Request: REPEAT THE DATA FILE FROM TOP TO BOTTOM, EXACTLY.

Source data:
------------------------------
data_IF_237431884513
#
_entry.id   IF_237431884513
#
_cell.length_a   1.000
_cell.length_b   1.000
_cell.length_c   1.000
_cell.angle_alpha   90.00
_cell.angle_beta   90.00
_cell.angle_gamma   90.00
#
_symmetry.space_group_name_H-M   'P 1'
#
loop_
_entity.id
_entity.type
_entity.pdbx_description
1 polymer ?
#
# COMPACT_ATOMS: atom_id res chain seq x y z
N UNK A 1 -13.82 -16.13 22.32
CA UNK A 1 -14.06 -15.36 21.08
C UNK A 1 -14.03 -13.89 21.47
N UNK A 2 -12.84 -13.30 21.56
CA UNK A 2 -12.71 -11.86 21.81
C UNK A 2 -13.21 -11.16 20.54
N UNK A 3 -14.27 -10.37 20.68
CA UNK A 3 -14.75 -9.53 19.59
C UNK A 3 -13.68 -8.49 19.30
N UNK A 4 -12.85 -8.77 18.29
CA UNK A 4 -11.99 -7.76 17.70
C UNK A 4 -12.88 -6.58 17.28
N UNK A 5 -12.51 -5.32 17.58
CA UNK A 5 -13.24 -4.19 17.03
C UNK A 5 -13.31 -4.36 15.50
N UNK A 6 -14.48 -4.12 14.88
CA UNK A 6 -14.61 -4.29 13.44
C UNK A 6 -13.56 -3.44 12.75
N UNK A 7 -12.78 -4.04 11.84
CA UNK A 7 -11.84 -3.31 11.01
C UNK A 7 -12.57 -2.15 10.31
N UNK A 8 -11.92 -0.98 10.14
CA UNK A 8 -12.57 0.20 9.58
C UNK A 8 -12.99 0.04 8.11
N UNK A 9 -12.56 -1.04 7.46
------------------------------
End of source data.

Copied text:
data_IF_237431884513
#
_entry.id   IF_237431884513
#
_cell.length_a   1.000
_cell.length_b   1.000
_cell.length_c   1.000
_cell.angle_alpha   90.00
_cell.angle_beta   90.00
_cell.angle_gamma   90.00
#
_symmetry.space_group_name_H-M   'P 1'
#
loop_
_entity.id
_entity.type
_entity.pdbx_description
1 polymer ?
#
# COMPACT_ATOMS: atom_id res chain seq x y z
N UNK A 1 -13.82 -16.13 22.32
CA UNK A 1 -14.06 -15.36 21.08
C UNK A 1 -14.03 -13.89 21.47
N UNK A 2 -12.84 -13.30 21.56
CA UNK A 2 -12.71 -11.86 21.81
C UNK A 2 -13.21 -11.16 20.54
N UNK A 3 -14.27 -10.37 20.68
CA UNK A 3 -14.75 -9.53 19.59
C UNK A 3 -13.68 -8.49 19.30
N UNK A 4 -12.85 -8.77 18.29
CA UNK A 4 -11.99 -7.76 17.70
C UNK A 4 -12.88 -6.58 17.28
N UNK A 5 -12.51 -5.32 17.58
CA UNK A 5 -13.24 -4.19 17.03
C UNK A 5 -13.31 -4.36 15.50
N UNK A 6 -14.48 -4.12 14.88
CA UNK A 6 -14.61 -4.29 13.44
C UNK A 6 -13.56 -3.44 12.75
N UNK A 7 -12.78 -4.04 11.84
CA UNK A 7 -11.84 -3.31 11.01
C UNK A 7 -12.57 -2.15 10.31
N UNK A 8 -11.92 -0.98 10.14
CA UNK A 8 -12.57 0.20 9.58
C UNK A 8 -12.99 0.04 8.11
N UNK A 9 -12.56 -1.04 7.46